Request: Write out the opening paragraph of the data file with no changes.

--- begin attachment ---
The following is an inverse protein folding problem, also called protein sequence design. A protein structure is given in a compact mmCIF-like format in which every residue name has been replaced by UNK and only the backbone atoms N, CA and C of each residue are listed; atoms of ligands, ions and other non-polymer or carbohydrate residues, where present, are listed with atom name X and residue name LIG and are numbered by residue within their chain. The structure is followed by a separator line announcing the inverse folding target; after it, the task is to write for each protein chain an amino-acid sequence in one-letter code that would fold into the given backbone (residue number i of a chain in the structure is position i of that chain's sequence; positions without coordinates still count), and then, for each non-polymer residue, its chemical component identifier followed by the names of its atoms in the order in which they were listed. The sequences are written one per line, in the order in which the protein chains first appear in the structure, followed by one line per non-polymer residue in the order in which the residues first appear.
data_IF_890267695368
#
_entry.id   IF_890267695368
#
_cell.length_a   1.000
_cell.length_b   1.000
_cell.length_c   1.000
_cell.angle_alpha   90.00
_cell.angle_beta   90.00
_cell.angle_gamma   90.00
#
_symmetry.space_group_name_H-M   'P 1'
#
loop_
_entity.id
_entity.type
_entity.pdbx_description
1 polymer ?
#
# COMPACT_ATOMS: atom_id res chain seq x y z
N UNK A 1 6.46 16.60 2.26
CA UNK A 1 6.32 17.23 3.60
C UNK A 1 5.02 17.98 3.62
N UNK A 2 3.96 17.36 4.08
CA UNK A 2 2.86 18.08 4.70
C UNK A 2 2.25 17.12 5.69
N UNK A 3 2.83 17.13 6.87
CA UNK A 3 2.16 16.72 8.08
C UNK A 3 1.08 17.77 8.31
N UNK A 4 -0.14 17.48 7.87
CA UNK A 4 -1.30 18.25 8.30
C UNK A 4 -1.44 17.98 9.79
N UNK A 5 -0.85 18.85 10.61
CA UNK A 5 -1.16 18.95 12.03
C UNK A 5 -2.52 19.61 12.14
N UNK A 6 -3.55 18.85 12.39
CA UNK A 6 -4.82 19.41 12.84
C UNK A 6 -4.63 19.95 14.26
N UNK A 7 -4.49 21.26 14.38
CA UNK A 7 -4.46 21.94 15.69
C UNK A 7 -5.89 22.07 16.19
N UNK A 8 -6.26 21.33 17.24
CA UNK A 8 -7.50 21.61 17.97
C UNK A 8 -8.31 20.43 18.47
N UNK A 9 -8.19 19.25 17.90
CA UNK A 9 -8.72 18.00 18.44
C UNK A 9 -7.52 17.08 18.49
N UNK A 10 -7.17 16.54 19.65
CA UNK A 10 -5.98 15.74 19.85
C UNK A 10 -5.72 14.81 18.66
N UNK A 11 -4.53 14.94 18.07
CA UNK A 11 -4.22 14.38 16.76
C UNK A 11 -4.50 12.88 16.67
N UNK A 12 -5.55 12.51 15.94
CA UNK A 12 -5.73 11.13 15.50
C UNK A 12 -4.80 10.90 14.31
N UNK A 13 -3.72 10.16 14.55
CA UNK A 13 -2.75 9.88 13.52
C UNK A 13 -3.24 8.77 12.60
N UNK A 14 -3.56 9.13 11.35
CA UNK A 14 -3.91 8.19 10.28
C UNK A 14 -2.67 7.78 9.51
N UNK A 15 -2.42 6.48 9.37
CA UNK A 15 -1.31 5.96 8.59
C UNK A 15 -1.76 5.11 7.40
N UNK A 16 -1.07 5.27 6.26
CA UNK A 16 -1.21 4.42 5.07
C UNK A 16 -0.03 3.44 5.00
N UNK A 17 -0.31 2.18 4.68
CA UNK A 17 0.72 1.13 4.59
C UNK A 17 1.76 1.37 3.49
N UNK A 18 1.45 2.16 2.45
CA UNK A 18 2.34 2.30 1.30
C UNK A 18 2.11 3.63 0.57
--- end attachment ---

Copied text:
The following is an inverse protein folding problem, also called protein sequence design. A protein structure is given in a compact mmCIF-like format in which every residue name has been replaced by UNK and only the backbone atoms N, CA and C of each residue are listed; atoms of ligands, ions and other non-polymer or carbohydrate residues, where present, are listed with atom name X and residue name LIG and are numbered by residue within their chain. The structure is followed by a separator line announcing the inverse folding target; after it, the task is to write for each protein chain an amino-acid sequence in one-letter code that would fold into the given backbone (residue number i of a chain in the structure is position i of that chain's sequence; positions without coordinates still count), and then, for each non-polymer residue, its chemical component identifier followed by the names of its atoms in the order in which they were listed. The sequences are written one per line, in the order in which the protein chains first appear in the structure, followed by one line per non-polymer residue in the order in which the residues first appear.